An arts group had managed to bring on board members from all over the community and wanted to make sure that its artists were represented. Oneactor showed an interest in serving on the board and had been a reliable performer. It seemed like a natural match – the theatre had board members who represented the community and had the financial and legal skill set needed but it didn’t have an someone who could represent the performance side even though the Artistic Director was also on the board. Things were going well at first until the actor brought up a play that he had always wanted to do. The content was not keeping with the mission of the theatre and the play was voted down. The actor kept pushing and the artistic director explained that it did not jive with the other plays that they were considering.
The actor persisted to no avail and then shifted his tactic to get the board to remove the artistic director. Luckily the board saw through his manipulation, but it took months to get him off the board and it damaged the cohesiveness of the group.
Cautionary Tale #2
I was a fundraiser for a charity in the early 1990’s that included an emergency shelter for children who had to be removed from their homes because of abuse, abandonment and neglect. If you know anything about child welfare, then you know it takes numerous reports and legal maneuvering to place a child outside their home. It’s a very traumatic process for everyone involved and is only done if there is no other alternative. The children are put in the shelter until they can be placed in a foster or group home. There was a board member who gave a fair amount of money to the organization who loved to go down to the shelter and play with the kids. That all seemed fine until one of the teachers started to feel uncomfortable with the attention that he would lavish on the children because he would insist that they sit on his lap. One day, she noticed after one of the children jumped off his lap that he had what appeared to be an erection. She was horrified and quickly had the children go with her. She informed the board member that the children needed to have dinner and that volunteer hours were over.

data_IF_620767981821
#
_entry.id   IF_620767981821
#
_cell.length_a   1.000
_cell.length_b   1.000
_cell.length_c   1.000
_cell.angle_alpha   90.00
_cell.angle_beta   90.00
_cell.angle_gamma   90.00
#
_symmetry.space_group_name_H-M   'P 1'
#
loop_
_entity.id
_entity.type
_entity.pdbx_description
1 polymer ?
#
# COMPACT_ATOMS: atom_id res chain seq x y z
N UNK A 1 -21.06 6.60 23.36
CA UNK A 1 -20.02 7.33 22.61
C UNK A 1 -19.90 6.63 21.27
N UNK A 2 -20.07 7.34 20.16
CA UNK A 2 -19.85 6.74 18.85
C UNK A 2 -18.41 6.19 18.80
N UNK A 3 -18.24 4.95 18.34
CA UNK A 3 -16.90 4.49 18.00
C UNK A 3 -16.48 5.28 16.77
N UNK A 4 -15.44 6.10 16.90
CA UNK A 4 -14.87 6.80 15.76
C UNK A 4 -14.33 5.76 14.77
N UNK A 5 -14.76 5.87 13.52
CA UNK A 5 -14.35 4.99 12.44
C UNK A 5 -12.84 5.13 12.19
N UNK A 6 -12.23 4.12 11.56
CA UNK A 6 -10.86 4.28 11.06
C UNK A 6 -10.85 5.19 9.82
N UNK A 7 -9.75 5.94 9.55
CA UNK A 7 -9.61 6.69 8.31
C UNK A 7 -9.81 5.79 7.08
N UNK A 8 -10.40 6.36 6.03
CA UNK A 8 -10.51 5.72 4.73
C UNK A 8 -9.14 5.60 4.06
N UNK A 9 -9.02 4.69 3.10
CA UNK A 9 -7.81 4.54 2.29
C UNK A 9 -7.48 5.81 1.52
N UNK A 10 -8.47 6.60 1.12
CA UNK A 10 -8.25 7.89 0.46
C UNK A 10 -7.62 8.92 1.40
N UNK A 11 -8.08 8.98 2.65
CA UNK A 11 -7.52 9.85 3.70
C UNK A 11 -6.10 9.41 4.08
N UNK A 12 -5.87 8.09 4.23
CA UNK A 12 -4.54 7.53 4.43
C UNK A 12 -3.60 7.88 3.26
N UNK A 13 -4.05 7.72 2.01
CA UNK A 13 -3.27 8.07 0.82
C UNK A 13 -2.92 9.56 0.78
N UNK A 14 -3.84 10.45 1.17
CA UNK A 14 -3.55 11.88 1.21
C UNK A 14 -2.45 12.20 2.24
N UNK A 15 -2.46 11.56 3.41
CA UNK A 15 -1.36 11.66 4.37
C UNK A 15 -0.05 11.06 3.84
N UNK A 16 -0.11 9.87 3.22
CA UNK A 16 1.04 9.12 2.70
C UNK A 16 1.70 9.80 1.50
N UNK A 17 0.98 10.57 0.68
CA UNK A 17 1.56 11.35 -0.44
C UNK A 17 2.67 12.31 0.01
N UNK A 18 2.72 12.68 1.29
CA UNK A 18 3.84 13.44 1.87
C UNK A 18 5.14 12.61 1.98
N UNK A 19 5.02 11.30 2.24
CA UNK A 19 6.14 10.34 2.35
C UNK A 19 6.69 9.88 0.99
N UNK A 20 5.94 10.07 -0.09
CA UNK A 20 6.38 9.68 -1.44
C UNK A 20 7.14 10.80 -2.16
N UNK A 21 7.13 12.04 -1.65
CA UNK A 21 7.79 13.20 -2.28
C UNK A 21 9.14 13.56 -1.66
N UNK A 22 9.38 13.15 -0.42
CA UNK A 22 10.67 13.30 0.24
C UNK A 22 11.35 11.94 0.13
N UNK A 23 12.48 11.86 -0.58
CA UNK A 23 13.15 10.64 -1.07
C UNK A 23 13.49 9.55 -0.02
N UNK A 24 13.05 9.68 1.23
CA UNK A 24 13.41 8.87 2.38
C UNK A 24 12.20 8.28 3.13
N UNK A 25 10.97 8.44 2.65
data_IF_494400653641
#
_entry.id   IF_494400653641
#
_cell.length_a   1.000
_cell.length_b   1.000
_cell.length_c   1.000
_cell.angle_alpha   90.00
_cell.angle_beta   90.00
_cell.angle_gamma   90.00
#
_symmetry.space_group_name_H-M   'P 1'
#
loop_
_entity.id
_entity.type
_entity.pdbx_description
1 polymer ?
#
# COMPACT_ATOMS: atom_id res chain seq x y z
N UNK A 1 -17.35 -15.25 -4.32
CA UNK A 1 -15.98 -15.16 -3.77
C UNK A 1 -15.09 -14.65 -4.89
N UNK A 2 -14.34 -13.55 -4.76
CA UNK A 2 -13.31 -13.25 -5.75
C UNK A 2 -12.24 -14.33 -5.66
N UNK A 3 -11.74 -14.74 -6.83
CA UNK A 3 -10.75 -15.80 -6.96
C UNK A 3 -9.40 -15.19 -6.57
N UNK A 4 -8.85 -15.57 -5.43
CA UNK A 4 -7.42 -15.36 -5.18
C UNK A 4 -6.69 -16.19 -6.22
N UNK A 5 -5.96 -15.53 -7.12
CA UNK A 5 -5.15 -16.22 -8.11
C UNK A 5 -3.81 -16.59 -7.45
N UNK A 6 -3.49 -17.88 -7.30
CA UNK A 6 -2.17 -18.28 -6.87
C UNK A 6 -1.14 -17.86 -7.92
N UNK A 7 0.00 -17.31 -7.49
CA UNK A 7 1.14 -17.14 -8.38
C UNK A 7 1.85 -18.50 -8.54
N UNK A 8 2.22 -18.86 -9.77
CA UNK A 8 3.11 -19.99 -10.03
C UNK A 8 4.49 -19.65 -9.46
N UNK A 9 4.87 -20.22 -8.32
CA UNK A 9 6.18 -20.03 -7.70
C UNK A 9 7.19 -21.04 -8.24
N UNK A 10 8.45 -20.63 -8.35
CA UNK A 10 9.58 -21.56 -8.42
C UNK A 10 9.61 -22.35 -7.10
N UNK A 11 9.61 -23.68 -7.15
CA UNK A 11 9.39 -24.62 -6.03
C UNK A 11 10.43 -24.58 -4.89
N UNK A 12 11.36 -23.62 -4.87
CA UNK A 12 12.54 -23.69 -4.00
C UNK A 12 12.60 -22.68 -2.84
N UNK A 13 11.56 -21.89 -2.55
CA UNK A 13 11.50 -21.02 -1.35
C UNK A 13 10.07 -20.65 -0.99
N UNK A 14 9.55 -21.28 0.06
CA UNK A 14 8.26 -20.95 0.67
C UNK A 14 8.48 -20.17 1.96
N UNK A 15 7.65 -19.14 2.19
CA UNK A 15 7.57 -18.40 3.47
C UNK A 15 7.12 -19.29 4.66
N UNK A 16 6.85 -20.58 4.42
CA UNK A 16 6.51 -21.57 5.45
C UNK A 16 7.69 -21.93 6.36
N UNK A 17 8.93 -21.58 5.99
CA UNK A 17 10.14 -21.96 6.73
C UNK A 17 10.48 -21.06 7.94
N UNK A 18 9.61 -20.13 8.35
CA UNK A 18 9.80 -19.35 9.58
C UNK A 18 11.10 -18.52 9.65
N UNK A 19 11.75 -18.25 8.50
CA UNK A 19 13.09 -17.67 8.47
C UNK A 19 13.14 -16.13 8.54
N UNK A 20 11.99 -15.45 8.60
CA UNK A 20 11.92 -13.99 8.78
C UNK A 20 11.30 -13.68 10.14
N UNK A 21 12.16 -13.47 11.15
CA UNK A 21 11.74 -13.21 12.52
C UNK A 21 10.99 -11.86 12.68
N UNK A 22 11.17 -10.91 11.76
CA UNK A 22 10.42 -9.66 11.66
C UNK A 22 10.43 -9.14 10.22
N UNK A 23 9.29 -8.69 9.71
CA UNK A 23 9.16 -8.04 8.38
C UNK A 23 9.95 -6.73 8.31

She was not sure what she needed to do since she knew this person was an influential member of the board. She informed her superior who informed the Executive Director. The Executive Director had a meeting with the Chairman of the Board who at first refused to believe it because the accused was a pillar of the community and it was a very serious accusation. They questioned the teacher and other staff members who admitted that they had seen it too but because he was a major donor and a board member, they didn’t know how to respond to it.
The Executive Director and the Chairman of the Board called the board member in and told him the results of their investigation. He denied it but resigned from the board and the case was turned over to law enforcement and the Department of Family Services. New procedures and training were put in place to prevent this situation from ever happening again.
The prior two stories show what can happen when you have someone who uses their influence to manipulate the people around them to try to further their agenda. In the first story the actor was working out of sheer ego to get a play produced as his own star vehicle and when he didn’t get his way, he tried to remove what he saw as the obstacle – the Artistic Director. The second story had a much more nefarious tone in which you had someone using their social standing and financial contributions so he could victimize the children that the organization had pledged to protect.
Cautionary tale #3
This last story shows how a lack of understanding of the true mission of the organization and the correct chain of command can lead to a huge public relations snafu that can take years to repair.
I was the executive secretary at a child welfare agency that included foster care. Ideally, foster parents are trained to take care of the children in their stead with the idea that it will not be a permanent placement but a place that a child can reside outside an institutionalized setting while the state tries to facilitate reunification with their biological family. Sometimes the placements are made almost at birth if it’s determined that the child’s safety would be in peril if they went home with their parents who might have drug or alcohol addiction issues.